Tuesday, September 04, 2007

The good news is…

As world leaders and the international media congregate in Sydney, the front pages and airwaves abound with horrendous Newspoll figures showing the Coalition is just a couple of months away from extinction.

The poll shows Rudd’s Labor's primary vote soaring to 51 per cent and Howard’s Coalition falling to 37 per cent. Newspoll figures are here

The bad news is that whoever wins nothing much will change. It is hard to blame the US for George Bush when we Australians seem so intent on gaily tripping down the path of virtual dictatorship.

As I understand it, Canada’s PM Stephen Harper, does not visit Grub Street on a regular basis, despite the gems of wisdom he is missing. Harper will be in Sydney this week at the APEC gabfest.

While here Harper will talk with Howard and other Australian leaders about Senate reform. According to one of his drones Harper wants to know “if the Australians can have an accountable and democratic Senate, I'm not sure why Canada can't."

I could save him the trouble on that one. As bad as Canada’s Senate system is it is probably no less democratic or representative than the Australian version. Both, despite the local window dressing, are essentially a party reward system without any real trace of democracy.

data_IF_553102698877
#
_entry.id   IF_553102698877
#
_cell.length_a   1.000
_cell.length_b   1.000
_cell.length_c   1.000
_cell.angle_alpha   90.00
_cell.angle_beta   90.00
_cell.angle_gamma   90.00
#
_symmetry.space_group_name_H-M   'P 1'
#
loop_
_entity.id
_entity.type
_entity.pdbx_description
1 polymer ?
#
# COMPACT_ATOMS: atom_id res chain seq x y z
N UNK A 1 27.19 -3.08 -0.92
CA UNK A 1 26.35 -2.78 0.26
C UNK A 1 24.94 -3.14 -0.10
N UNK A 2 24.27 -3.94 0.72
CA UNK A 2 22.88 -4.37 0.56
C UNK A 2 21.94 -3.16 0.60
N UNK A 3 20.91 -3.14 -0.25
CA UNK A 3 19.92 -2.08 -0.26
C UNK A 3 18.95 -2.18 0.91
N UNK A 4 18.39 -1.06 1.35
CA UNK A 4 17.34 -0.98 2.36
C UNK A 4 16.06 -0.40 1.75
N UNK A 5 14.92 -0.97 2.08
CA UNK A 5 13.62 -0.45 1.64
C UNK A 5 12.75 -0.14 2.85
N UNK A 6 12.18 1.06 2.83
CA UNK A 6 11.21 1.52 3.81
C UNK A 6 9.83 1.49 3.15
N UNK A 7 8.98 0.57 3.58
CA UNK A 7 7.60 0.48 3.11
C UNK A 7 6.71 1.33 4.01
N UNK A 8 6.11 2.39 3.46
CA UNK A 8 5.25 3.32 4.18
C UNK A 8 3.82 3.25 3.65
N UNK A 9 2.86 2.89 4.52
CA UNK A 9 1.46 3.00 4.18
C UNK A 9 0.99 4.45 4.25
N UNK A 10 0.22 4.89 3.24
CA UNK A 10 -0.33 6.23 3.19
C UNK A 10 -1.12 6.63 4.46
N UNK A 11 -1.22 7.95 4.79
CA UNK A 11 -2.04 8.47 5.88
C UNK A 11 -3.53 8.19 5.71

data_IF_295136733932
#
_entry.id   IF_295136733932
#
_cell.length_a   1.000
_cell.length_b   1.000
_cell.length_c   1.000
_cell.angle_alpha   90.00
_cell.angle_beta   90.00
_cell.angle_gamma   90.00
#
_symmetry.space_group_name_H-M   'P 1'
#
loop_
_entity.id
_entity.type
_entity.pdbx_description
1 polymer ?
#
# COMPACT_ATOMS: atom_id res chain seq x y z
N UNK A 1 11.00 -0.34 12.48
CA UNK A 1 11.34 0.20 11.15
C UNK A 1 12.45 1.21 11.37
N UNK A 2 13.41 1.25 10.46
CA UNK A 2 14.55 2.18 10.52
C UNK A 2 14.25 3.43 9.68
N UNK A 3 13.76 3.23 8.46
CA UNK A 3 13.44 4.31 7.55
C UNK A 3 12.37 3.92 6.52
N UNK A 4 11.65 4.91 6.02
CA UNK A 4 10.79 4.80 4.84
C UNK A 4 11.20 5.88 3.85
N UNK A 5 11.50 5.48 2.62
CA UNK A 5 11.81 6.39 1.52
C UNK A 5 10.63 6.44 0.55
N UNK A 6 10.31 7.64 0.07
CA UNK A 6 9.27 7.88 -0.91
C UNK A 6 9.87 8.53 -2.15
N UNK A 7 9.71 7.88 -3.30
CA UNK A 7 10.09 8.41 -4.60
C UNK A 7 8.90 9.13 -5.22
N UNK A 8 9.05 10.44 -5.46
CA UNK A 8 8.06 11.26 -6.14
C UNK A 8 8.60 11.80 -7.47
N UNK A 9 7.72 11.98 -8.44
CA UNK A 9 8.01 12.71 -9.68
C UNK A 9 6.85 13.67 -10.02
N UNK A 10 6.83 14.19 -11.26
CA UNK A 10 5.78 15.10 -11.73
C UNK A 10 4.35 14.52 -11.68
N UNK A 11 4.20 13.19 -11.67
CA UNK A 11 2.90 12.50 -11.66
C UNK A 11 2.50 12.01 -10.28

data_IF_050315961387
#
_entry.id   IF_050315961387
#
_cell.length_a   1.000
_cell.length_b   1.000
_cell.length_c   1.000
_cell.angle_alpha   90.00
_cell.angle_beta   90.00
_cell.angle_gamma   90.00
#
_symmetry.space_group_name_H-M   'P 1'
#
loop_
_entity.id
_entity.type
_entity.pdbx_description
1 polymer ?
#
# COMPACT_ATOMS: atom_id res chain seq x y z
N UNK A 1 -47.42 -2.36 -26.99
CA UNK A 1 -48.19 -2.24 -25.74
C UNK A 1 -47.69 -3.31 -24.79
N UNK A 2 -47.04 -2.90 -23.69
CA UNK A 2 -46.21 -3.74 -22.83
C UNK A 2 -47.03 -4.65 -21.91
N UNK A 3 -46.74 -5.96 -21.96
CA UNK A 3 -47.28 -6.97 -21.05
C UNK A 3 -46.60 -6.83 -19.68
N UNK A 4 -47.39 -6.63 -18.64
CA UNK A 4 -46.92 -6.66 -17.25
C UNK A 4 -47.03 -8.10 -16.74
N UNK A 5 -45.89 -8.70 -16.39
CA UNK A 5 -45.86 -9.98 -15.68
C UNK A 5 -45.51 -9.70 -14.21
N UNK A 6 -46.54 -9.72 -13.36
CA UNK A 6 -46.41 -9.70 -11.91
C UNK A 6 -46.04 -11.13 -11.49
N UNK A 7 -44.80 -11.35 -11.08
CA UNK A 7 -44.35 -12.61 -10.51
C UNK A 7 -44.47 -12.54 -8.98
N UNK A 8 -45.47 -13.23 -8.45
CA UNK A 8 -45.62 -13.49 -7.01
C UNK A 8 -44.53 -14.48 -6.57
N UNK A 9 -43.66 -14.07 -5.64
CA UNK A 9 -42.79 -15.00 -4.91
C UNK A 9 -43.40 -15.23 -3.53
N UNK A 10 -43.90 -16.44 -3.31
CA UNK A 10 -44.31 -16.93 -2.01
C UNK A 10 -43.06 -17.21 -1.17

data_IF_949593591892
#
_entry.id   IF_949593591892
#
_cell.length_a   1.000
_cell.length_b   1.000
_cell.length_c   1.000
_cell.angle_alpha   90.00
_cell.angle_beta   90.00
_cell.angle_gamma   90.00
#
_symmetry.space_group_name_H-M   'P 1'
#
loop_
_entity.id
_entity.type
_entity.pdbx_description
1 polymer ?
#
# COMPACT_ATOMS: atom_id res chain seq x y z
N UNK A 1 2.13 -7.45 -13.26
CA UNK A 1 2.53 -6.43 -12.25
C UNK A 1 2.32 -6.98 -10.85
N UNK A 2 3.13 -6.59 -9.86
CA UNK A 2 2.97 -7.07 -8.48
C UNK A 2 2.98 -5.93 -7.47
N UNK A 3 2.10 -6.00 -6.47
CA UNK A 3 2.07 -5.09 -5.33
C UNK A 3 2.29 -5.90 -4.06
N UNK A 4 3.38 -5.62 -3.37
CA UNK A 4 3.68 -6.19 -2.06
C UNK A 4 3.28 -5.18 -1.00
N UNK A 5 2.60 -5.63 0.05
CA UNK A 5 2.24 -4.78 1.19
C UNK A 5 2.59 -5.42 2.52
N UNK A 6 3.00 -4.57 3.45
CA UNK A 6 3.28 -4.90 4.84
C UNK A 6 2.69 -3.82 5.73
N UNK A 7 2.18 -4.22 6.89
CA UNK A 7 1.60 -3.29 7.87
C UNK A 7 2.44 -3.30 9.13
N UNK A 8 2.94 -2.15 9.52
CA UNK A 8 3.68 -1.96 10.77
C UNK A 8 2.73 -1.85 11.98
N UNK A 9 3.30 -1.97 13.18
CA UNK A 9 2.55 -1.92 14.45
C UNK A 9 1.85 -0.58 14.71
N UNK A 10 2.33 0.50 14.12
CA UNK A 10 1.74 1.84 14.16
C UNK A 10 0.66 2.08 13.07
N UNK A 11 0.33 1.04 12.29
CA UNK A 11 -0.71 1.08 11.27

The big issue, one gabfests will not even begin to address, is the steady slide from democratic representation to total dominance of the political elites under entrenched two party systems.

The simple fact is that majorities (bearing in mind major parties are the majorities) have a vested interest in maintaining their primacy in the system. They make and approve the laws which ensure diversity of opinion can not exist in out legislatures.

I accept that many American’s feel uncomfortable about the world view of their country, driven by Bush & Co. I would suggest that the issue goes far deeper and is a responsibility we must all bear.


Anonymous said...

Well over here, Senate seats are certainly not allocated as party "spoils" (Larry Craig's replacement aside). Our problem is money in the system, money in elections, money flowing like water straight to the lawmakers. We're a Corporate Kleptocracy, where government and industry conspire to loot the country.

Cartledge said...

The money would become an issue to me if the democracy was in place. I'm sure the money would become an issue to everyone if democracy was in place...